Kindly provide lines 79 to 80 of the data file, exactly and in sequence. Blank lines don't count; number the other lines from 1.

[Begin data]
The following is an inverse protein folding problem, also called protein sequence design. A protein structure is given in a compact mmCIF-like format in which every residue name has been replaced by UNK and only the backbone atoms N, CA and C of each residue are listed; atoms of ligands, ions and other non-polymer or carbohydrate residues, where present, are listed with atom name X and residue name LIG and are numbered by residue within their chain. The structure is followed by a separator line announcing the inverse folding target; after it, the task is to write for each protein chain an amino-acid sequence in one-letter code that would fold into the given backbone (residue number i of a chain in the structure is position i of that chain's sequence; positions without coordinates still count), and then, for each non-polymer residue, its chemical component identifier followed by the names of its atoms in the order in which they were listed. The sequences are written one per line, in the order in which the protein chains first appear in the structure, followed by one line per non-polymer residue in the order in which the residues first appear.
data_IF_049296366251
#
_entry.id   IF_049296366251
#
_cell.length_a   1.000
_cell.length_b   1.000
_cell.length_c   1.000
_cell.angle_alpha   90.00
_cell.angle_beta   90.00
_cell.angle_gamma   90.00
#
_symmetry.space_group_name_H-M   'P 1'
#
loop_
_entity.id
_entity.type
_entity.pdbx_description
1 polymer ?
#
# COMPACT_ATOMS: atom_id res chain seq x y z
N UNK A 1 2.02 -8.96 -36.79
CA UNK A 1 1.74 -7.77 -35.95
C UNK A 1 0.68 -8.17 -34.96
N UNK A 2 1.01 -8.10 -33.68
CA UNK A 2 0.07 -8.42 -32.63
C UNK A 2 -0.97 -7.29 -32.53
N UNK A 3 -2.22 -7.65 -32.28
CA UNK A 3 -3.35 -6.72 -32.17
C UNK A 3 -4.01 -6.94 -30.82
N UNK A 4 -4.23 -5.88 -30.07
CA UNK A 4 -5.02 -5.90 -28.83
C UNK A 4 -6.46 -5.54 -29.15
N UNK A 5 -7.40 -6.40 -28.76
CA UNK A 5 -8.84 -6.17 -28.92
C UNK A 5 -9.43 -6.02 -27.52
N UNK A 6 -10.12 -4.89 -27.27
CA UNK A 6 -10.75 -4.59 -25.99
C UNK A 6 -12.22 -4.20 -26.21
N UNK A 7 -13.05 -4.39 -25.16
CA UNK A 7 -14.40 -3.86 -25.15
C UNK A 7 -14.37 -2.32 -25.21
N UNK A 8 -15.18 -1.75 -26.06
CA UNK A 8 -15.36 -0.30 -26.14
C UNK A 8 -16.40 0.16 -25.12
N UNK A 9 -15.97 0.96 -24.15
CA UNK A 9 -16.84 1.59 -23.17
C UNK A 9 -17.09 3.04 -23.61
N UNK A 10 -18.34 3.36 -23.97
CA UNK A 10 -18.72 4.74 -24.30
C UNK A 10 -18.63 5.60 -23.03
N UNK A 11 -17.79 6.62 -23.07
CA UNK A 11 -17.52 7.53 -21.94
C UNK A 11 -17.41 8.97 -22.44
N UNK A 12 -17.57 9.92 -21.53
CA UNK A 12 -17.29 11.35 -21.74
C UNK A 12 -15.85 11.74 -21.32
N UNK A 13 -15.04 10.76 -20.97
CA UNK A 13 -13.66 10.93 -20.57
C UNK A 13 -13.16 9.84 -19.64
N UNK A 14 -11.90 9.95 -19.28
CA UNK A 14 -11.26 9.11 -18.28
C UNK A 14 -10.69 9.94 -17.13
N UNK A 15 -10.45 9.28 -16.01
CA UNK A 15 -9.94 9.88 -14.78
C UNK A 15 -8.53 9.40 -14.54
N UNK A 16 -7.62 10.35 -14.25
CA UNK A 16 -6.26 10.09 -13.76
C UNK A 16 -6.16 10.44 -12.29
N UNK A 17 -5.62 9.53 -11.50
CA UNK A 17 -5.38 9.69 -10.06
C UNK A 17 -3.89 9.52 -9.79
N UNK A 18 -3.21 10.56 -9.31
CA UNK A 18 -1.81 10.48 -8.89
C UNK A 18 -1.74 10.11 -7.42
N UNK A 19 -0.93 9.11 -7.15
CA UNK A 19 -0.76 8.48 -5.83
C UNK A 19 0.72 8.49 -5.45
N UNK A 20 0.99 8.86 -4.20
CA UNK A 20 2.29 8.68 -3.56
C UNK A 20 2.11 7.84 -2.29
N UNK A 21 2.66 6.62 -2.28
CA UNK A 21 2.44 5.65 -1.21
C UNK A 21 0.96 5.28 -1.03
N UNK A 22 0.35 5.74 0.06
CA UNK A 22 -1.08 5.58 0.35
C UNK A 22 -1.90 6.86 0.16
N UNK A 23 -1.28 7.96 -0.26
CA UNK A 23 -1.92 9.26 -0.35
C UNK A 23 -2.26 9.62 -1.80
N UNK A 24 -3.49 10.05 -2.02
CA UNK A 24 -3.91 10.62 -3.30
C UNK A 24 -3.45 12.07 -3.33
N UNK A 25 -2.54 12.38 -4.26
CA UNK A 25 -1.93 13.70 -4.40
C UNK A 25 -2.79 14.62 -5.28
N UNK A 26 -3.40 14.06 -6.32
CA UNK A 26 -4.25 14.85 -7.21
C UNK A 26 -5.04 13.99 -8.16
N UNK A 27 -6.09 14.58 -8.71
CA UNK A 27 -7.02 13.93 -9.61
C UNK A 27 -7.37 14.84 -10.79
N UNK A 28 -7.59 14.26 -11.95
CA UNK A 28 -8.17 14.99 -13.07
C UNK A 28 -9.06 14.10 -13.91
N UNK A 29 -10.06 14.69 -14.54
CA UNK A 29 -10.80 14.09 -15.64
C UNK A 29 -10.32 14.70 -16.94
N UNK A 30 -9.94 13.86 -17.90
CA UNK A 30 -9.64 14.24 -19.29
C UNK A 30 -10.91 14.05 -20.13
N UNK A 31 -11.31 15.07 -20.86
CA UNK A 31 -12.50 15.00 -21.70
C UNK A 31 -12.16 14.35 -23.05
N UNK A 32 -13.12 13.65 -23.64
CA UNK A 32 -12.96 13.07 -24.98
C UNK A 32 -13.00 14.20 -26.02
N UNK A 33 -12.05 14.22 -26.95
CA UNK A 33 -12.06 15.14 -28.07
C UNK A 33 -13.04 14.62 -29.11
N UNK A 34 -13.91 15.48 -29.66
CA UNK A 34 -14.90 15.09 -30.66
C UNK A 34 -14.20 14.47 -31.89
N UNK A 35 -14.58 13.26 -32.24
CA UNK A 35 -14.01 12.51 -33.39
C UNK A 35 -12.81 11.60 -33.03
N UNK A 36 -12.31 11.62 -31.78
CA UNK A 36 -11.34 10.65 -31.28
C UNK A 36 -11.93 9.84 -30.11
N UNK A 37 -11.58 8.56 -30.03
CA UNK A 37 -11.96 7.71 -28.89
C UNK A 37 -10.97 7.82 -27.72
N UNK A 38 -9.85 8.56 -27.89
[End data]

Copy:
N UNK A 20 0.99 8.86 -4.20
CA UNK A 20 2.29 8.68 -3.56